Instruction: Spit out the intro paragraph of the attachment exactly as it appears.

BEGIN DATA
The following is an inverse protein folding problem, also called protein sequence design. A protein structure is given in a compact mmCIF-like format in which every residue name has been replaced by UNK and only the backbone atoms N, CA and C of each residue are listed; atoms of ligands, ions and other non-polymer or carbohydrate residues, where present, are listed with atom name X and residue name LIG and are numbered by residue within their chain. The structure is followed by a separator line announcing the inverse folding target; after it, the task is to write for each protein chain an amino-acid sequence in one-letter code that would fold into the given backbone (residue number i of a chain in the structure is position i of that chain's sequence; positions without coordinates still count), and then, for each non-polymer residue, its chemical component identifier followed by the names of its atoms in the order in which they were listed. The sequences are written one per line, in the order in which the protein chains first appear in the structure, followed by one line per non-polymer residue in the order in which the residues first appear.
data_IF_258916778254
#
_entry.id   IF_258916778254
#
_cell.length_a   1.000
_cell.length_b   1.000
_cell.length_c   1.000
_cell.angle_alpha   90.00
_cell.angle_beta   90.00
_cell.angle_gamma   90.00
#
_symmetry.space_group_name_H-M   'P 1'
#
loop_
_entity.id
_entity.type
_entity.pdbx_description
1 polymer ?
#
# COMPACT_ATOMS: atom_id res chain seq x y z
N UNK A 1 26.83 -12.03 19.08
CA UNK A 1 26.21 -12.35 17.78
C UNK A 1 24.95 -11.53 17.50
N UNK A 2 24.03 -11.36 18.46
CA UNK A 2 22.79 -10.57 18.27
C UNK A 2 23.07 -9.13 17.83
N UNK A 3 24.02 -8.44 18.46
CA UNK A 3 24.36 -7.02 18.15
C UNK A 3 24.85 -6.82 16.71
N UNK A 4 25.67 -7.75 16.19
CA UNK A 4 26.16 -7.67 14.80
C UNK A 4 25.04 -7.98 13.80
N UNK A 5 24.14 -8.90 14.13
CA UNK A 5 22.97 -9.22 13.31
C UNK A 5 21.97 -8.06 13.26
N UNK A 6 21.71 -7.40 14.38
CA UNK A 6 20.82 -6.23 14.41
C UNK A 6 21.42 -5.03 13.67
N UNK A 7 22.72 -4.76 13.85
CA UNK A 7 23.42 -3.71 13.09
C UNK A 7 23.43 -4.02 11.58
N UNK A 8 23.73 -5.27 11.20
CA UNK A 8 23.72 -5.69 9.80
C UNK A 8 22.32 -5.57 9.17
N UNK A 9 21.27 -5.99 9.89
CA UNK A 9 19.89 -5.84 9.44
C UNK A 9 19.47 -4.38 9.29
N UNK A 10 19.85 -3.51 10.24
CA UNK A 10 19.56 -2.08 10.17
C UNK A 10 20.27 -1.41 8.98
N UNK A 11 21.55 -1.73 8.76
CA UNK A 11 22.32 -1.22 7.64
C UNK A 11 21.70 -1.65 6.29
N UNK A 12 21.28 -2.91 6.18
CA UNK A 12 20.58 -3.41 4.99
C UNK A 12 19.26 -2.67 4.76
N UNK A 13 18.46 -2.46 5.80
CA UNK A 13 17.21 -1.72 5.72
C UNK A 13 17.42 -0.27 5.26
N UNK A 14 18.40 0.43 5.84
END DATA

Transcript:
The following is an inverse protein folding problem, also called protein sequence design. A protein structure is given in a compact mmCIF-like format in which every residue name has been replaced by UNK and only the backbone atoms N, CA and C of each residue are listed; atoms of ligands, ions and other non-polymer or carbohydrate residues, where present, are listed with atom name X and residue name LIG and are numbered by residue within their chain. The structure is followed by a separator line announcing the inverse folding target; after it, the task is to write for each protein chain an amino-acid sequence in one-letter code that would fold into the given backbone (residue number i of a chain in the structure is position i of that chain's sequence; positions without coordinates still count), and then, for each non-polymer residue, its chemical component identifier followed by the names of its atoms in the order in which they were listed. The sequences are written one per line, in the order in which the protein chains first appear in the structure, followed by one line per non-polymer residue in the order in which the residues first appear.